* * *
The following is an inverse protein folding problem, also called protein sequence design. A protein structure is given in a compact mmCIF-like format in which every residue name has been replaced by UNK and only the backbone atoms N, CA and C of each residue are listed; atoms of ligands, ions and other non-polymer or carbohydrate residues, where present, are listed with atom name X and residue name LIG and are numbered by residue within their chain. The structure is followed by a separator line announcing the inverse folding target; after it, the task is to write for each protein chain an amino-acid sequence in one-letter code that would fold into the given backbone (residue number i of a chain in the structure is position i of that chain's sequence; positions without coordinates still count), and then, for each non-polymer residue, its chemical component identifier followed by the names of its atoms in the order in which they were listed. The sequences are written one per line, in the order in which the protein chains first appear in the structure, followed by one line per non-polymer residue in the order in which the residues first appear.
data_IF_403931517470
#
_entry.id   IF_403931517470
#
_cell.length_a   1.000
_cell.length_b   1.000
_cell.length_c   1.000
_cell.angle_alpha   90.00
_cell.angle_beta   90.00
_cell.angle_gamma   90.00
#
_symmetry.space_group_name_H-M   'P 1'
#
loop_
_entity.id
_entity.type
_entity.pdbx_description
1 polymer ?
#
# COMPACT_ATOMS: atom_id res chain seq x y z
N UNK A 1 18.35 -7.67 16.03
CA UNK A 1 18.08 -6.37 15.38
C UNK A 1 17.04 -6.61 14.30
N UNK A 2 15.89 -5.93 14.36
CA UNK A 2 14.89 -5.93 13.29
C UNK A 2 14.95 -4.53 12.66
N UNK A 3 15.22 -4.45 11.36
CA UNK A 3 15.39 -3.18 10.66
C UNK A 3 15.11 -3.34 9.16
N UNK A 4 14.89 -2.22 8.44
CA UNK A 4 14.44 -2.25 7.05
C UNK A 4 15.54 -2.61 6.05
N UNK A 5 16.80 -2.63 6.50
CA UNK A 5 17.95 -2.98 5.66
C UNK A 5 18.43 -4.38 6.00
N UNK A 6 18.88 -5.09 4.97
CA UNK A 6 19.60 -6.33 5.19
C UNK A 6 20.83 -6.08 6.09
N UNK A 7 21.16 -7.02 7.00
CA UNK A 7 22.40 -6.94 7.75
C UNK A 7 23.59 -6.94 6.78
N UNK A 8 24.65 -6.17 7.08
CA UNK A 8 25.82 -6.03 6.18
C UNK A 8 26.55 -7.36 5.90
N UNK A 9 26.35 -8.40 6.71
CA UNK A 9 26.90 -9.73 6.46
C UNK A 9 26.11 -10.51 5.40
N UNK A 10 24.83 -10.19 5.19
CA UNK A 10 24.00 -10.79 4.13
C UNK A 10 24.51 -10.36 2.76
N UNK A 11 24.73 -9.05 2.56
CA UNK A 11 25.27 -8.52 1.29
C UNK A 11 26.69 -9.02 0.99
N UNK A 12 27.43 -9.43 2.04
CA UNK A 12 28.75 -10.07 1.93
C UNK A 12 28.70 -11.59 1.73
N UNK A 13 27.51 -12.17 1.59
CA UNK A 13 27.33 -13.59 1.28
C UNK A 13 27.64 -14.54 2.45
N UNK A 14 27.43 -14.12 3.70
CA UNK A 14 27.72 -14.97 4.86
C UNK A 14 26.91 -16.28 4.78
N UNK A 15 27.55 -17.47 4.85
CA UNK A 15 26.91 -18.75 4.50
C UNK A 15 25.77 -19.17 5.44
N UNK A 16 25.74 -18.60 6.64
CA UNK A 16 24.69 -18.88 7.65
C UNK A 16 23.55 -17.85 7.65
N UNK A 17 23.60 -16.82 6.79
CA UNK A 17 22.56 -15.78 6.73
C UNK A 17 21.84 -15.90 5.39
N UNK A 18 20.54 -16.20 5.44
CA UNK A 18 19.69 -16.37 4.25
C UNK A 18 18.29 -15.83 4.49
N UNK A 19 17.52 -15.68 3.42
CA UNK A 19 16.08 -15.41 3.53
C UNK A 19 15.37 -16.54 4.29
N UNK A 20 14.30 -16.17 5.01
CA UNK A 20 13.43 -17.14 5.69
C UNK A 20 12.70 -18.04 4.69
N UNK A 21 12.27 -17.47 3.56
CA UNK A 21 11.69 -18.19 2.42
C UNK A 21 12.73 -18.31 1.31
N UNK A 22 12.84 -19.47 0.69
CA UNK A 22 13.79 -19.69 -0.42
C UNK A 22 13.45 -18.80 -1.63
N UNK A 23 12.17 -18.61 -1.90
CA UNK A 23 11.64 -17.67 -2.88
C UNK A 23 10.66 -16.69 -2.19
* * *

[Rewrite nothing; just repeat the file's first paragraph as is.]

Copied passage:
The following is an inverse protein folding problem, also called protein sequence design. A protein structure is given in a compact mmCIF-like format in which every residue name has been replaced by UNK and only the backbone atoms N, CA and C of each residue are listed; atoms of ligands, ions and other non-polymer or carbohydrate residues, where present, are listed with atom name X and residue name LIG and are numbered by residue within their chain. The structure is followed by a separator line announcing the inverse folding target; after it, the task is to write for each protein chain an amino-acid sequence in one-letter code that would fold into the given backbone (residue number i of a chain in the structure is position i of that chain's sequence; positions without coordinates still count), and then, for each non-polymer residue, its chemical component identifier followed by the names of its atoms in the order in which they were listed. The sequences are written one per line, in the order in which the protein chains first appear in the structure, followed by one line per non-polymer residue in the order in which the residues first appear.